Discrimination activists in the 70’s demanded that salutations such as Miss or Mrs be dropped because such references created opportunities to discriminate against married women who might get pregnant or single women who might get married and quit.

  4. That eight percent figure is really, really interesting. Are HR departments that woke? I guess they are. But frankly, I’m surprised that the resumes with pronouns weren’t preferred. I guess I’d assumed those resumes would be preferred. But eight percent is so close to being within some sort of margin for error, I’m not sure the survey means anything. I’d have expected the pronouns to get 35 or 40 percent fewer responses so the people running the survey could have really made some hay out of it and we could have been subjected to, you know, a conversation. The whole thing’s kind of a head scratcher. And I’m being incoherent.

  5. The 8% sounds about right to me sadly.

    Before the Wuhan Flu I would receive 50-60 applications a week for a position advertised almost nowhere.

    Now with thousands of dollars spent advertising the same position today I am exited to get 10 applications in a week.

    My screening standards have dropped to match my need to get warm bodies on the job even if they are massive flakes. We are just flipping a coin and hoping that some of them work out and cut the bad apples loose as quickly as we can.

    They/them, he/zem, ghost/ghostself, whatever/whyever please just apply and show up for work once or twice.

    (Disclaimer, I think the pronoun BS needs to end and I hate it. I just really need employees)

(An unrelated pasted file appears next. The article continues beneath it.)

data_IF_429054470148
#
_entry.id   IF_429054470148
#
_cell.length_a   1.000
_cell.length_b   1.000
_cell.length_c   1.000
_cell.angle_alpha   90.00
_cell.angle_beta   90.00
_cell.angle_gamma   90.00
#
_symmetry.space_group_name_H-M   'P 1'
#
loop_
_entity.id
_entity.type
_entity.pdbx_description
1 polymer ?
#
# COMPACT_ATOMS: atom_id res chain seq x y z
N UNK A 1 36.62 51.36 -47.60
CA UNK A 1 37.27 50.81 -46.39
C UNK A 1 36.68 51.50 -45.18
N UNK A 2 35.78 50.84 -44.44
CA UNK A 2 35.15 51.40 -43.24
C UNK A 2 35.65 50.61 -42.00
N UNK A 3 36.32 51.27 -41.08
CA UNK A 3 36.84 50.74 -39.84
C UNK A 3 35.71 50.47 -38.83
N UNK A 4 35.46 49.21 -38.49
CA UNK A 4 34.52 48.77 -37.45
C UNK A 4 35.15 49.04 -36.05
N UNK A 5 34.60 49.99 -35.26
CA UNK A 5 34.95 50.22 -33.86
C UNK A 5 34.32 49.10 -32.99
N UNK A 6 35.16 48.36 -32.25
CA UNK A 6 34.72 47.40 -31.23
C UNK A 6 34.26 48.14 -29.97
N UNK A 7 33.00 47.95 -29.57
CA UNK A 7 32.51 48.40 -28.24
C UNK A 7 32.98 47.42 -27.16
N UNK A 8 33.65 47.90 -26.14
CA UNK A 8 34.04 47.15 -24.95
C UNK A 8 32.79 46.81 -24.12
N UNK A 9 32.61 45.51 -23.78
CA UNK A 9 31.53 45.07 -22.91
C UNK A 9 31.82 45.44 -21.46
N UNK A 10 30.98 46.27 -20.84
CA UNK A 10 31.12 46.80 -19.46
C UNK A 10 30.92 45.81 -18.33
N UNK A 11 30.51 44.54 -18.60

6. The A/B test is weak. Without testing “he/him” and “she/her,” there’s no way to tell if the resume screeners are biased against nonbinary people or just against advertising one’s pronouns in general. In fact, there’s some support for the latter idea in the managers’ verbatim responses, e.g., “I feel that the pronoun listings, in general, are a little over the top.”

    • Yes, the article is ridiculous, as is the study analysis. They both assume that the only reason the pronoun designation would impeded a positive response is bigotry. Science!!!!

    • The whole test is weak but that’s in line with psychology as a whole.

      Did they send out the same resumes that didn’t include preferred pronouns (in other words, two copies of the exact same resume) and compare those results? There could easily be an 8% swing between two identical resumes, based on an innumerable amount of factors.

  7. I’d just be afraid of hiring someone possessed by multiple demonic entities. I hate hate hate having the break room turned into a lake of fire; the traditional male/female fight over the thermostat is bad enough already.

  8. Adding pronouns to a resume is a good early indicator that you are only going to cause trouble with your coworkers and with your employer. It’s a great quick filtering method.

Leave a Reply

Fill in your details below or click an icon to log in: Logo

You are commenting using your account. Log Out /  Change )

Twitter picture

You are commenting using your Twitter account. Log Out /  Change )

Facebook photo

You are commenting using your Facebook account. Log Out /  Change )

Connecting to %s

This site uses Akismet to reduce spam. Learn how your comment data is processed.